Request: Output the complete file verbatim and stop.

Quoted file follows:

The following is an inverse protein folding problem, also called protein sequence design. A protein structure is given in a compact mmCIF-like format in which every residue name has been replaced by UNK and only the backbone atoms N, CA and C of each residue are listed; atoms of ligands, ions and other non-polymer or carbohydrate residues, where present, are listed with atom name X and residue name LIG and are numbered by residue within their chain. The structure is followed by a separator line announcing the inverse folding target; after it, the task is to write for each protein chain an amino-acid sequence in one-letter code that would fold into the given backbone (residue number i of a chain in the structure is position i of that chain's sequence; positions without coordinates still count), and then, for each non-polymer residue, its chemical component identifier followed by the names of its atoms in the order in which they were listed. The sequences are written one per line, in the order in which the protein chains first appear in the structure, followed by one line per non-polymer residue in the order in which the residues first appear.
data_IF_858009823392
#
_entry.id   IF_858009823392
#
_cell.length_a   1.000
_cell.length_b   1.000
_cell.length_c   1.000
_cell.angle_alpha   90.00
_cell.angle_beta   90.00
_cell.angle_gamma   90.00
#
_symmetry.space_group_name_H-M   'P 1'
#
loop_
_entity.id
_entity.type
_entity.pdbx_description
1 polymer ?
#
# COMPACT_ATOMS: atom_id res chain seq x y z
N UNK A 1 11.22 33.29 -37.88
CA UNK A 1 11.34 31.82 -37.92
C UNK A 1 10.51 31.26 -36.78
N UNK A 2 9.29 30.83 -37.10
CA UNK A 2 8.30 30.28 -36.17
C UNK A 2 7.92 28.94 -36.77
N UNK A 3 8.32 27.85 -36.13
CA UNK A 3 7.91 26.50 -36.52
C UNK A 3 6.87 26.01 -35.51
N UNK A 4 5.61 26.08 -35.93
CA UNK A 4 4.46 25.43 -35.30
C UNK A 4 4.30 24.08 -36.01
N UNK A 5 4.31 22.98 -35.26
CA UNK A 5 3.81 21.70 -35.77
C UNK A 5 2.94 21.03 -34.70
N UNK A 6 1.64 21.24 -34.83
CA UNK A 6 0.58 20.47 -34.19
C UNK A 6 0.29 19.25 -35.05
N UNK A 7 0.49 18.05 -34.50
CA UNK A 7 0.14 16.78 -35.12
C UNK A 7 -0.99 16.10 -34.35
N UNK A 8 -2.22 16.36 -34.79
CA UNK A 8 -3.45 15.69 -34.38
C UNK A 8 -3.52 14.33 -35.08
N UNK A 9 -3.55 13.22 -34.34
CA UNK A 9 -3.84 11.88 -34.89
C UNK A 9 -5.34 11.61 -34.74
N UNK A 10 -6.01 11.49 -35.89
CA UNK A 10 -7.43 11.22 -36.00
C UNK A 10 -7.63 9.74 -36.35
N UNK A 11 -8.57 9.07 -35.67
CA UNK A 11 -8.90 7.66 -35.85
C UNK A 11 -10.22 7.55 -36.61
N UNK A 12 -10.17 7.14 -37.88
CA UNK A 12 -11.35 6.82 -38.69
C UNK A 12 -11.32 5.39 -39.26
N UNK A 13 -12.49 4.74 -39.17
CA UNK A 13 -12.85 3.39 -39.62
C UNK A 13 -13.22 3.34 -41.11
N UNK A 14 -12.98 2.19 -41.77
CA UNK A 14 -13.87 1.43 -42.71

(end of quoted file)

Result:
The following is an inverse protein folding problem, also called protein sequence design. A protein structure is given in a compact mmCIF-like format in which every residue name has been replaced by UNK and only the backbone atoms N, CA and C of each residue are listed; atoms of ligands, ions and other non-polymer or carbohydrate residues, where present, are listed with atom name X and residue name LIG and are numbered by residue within their chain. The structure is followed by a separator line announcing the inverse folding target; after it, the task is to write for each protein chain an amino-acid sequence in one-letter code that would fold into the given backbone (residue number i of a chain in the structure is position i of that chain's sequence; positions without coordinates still count), and then, for each non-polymer residue, its chemical component identifier followed by the names of its atoms in the order in which they were listed. The sequences are written one per line, in the order in which the protein chains first appear in the structure, followed by one line per non-polymer residue in the order in which the residues first appear.
data_IF_858009823392
#
_entry.id   IF_858009823392
#
_cell.length_a   1.000
_cell.length_b   1.000
_cell.length_c   1.000
_cell.angle_alpha   90.00
_cell.angle_beta   90.00
_cell.angle_gamma   90.00
#
_symmetry.space_group_name_H-M   'P 1'
#
loop_
_entity.id
_entity.type
_entity.pdbx_description
1 polymer ?
#
# COMPACT_ATOMS: atom_id res chain seq x y z
N UNK A 1 11.22 33.29 -37.88
CA UNK A 1 11.34 31.82 -37.92
C UNK A 1 10.51 31.26 -36.78
N UNK A 2 9.29 30.83 -37.10
CA UNK A 2 8.30 30.28 -36.17
C UNK A 2 7.92 28.94 -36.77
N UNK A 3 8.32 27.85 -36.13
CA UNK A 3 7.91 26.50 -36.52
C UNK A 3 6.87 26.01 -35.51
N UNK A 4 5.61 26.08 -35.93
CA UNK A 4 4.46 25.43 -35.30
C UNK A 4 4.30 24.08 -36.01
N UNK A 5 4.31 22.98 -35.26
CA UNK A 5 3.81 21.70 -35.77
C UNK A 5 2.94 21.03 -34.70
N UNK A 6 1.64 21.24 -34.83
CA UNK A 6 0.58 20.47 -34.19
C UNK A 6 0.29 19.25 -35.05
N UNK A 7 0.49 18.05 -34.50
CA UNK A 7 0.14 16.78 -35.12
C UNK A 7 -0.99 16.10 -34.35
N UNK A 8 -2.22 16.36 -34.79
CA UNK A 8 -3.45 15.69 -34.38
C UNK A 8 -3.52 14.33 -35.08
N UNK A 9 -3.55 13.22 -34.34
CA UNK A 9 -3.84 11.88 -34.89
C UNK A 9 -5.34 11.61 -34.74
N UNK A 10 -6.01 11.49 -35.89
CA UNK A 10 -7.43 11.22 -36.00
C UNK A 10 -7.63 9.74 -36.35
N UNK A 11 -8.57 9.07 -35.67
CA UNK A 11 -8.90 7.66 -35.85
C UNK A 11 -10.22 7.55 -36.61
N UNK A 12 -10.17 7.14 -37.88
CA UNK A 12 -11.35 6.82 -38.69
C UNK A 12 -11.32 5.39 -39.26
N UNK A 13 -12.49 4.74 -39.17
CA UNK A 13 -12.85 3.39 -39.62
C UNK A 13 -13.22 3.34 -41.11
N UNK A 14 -12.98 2.19 -41.77
CA UNK A 14 -13.87 1.43 -42.71